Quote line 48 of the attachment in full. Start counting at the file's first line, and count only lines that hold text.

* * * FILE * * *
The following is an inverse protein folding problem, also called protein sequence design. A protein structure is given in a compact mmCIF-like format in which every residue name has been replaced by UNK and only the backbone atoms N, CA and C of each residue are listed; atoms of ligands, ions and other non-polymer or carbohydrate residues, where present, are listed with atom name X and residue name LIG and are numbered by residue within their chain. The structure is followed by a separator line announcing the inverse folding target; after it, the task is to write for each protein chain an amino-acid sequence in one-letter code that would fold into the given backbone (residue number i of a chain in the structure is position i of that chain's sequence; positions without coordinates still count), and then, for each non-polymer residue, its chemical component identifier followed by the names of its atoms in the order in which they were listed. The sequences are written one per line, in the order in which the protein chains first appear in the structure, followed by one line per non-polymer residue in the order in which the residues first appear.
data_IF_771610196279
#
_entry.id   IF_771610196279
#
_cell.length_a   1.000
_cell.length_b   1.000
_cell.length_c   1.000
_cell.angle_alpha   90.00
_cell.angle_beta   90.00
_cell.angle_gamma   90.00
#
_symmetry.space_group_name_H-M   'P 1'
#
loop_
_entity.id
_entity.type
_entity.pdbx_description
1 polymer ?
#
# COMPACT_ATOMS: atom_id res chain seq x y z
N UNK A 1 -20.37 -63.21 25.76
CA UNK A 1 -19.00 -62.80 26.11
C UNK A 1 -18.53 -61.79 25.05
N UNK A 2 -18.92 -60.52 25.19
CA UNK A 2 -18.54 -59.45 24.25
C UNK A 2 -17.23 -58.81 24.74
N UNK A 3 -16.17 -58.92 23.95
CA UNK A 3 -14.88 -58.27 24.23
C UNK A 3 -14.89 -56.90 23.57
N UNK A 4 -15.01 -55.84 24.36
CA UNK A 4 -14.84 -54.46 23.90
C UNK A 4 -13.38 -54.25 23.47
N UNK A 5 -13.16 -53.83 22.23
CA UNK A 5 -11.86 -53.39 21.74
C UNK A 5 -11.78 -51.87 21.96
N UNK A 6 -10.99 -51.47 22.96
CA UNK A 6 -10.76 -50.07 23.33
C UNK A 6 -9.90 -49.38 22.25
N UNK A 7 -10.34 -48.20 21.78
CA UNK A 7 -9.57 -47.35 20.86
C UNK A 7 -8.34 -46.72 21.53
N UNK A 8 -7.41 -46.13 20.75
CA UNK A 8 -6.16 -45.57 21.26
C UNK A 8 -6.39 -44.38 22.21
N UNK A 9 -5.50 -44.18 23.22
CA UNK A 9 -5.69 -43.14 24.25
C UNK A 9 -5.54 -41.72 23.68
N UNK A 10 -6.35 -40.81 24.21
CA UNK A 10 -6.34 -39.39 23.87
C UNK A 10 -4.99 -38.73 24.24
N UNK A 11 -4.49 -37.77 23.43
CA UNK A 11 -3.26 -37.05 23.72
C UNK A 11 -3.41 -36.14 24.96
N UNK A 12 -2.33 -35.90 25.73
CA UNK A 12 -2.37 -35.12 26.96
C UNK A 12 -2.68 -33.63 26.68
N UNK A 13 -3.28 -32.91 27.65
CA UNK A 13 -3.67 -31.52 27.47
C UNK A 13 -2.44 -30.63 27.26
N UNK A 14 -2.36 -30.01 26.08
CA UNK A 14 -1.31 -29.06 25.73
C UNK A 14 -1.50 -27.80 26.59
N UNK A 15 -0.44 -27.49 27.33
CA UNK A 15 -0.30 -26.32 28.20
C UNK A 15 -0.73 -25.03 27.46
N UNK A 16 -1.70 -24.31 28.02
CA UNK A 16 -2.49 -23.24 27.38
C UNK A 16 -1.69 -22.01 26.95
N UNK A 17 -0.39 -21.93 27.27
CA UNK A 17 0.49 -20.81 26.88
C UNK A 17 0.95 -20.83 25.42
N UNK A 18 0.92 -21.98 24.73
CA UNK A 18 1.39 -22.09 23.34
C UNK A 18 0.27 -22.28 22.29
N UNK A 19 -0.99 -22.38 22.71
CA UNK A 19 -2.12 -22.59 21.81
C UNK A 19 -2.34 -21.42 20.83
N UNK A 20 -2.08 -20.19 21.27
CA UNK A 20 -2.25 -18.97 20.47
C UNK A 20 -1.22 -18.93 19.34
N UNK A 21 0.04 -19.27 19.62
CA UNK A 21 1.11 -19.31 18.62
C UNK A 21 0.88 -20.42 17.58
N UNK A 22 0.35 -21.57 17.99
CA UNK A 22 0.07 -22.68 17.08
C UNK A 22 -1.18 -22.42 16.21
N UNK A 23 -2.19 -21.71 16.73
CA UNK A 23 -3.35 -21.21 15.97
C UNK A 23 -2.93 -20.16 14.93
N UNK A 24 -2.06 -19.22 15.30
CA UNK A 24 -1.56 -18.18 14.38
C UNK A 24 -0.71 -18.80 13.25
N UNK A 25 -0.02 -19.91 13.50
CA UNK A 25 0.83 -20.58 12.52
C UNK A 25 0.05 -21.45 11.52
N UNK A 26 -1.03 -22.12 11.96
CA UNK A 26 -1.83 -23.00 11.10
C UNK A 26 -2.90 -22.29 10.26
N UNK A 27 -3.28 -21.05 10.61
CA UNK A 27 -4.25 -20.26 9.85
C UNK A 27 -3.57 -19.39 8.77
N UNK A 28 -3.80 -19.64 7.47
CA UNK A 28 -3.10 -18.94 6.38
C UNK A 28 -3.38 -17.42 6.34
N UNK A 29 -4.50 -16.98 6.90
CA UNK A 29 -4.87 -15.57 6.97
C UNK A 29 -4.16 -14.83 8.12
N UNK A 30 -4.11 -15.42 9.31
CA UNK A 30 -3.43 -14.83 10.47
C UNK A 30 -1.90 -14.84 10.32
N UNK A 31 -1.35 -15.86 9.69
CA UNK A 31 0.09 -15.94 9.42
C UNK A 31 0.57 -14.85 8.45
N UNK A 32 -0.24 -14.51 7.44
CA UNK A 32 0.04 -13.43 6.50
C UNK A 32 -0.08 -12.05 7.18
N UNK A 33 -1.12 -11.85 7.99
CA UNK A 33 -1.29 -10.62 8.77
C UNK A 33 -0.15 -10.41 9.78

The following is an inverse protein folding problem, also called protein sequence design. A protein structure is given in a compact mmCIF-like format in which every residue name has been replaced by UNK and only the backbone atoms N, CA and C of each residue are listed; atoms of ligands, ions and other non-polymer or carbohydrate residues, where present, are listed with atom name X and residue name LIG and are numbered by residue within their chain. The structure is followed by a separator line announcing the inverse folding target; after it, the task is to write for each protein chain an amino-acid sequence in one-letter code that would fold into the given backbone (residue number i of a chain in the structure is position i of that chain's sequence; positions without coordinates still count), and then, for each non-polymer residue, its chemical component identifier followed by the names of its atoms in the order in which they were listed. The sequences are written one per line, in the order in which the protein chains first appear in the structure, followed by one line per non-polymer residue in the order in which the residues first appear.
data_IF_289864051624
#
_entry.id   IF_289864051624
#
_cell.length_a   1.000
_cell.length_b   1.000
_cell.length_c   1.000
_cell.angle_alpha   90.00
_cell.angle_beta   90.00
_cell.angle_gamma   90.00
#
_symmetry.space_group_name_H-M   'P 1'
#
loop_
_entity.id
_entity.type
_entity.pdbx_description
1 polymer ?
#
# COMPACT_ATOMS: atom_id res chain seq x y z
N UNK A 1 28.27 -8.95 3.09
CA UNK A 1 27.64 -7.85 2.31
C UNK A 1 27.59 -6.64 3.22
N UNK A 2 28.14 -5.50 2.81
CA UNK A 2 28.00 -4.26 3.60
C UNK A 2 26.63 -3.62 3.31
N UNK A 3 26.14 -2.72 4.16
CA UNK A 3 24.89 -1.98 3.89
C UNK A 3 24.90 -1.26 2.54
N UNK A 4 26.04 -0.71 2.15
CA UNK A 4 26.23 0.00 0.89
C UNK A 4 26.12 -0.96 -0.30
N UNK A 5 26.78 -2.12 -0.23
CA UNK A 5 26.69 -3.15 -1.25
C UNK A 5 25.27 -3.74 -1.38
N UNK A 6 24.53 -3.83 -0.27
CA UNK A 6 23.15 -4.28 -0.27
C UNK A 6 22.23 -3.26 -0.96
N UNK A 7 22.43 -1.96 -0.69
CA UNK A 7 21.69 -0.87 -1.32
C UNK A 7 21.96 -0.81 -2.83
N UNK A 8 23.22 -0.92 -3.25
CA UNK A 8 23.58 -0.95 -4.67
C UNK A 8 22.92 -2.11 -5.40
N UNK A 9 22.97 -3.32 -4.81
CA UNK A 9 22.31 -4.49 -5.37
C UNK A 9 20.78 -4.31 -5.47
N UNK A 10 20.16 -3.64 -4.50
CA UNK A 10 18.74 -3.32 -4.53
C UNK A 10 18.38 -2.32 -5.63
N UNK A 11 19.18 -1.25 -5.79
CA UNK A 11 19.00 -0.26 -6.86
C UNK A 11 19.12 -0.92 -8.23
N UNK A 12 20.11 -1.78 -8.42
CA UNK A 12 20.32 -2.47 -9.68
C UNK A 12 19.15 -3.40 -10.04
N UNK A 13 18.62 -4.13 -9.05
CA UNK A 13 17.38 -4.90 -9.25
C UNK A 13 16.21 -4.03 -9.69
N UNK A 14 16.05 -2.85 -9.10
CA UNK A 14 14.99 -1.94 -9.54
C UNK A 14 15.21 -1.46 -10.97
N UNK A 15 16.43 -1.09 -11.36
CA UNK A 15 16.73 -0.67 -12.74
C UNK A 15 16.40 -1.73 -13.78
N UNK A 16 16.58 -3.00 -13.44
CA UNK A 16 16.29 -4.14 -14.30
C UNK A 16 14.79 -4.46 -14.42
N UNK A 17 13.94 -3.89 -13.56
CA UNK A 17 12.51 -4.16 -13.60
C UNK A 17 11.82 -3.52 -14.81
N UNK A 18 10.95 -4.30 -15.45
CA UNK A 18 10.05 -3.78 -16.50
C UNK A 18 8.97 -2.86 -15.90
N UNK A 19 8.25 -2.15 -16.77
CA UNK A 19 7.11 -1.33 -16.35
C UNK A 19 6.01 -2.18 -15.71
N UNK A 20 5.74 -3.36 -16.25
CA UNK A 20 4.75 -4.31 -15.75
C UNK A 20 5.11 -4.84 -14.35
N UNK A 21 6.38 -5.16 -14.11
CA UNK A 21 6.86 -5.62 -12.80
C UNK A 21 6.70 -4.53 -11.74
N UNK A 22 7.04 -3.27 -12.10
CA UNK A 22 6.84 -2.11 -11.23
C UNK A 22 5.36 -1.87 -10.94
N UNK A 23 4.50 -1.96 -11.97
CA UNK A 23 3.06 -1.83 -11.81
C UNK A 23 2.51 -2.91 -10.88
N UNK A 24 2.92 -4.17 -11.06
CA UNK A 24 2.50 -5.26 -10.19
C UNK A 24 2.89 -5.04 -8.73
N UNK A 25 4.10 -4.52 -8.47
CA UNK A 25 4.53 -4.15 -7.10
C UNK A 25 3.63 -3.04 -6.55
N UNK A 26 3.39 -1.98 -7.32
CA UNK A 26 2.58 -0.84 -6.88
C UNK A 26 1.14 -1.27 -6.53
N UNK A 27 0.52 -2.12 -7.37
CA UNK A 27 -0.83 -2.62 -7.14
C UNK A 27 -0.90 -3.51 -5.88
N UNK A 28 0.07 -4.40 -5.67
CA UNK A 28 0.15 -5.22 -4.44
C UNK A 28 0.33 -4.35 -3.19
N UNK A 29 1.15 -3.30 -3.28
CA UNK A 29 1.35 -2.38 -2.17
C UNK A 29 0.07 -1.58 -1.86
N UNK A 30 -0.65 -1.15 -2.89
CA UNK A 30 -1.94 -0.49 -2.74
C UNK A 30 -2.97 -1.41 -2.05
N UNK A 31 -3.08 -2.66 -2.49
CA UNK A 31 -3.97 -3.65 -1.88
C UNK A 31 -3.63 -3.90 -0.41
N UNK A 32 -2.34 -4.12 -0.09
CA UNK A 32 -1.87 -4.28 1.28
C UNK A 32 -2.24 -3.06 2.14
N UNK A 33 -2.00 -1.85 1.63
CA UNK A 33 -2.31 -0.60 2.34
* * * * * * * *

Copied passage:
C UNK A 9 -5.54 -41.72 23.68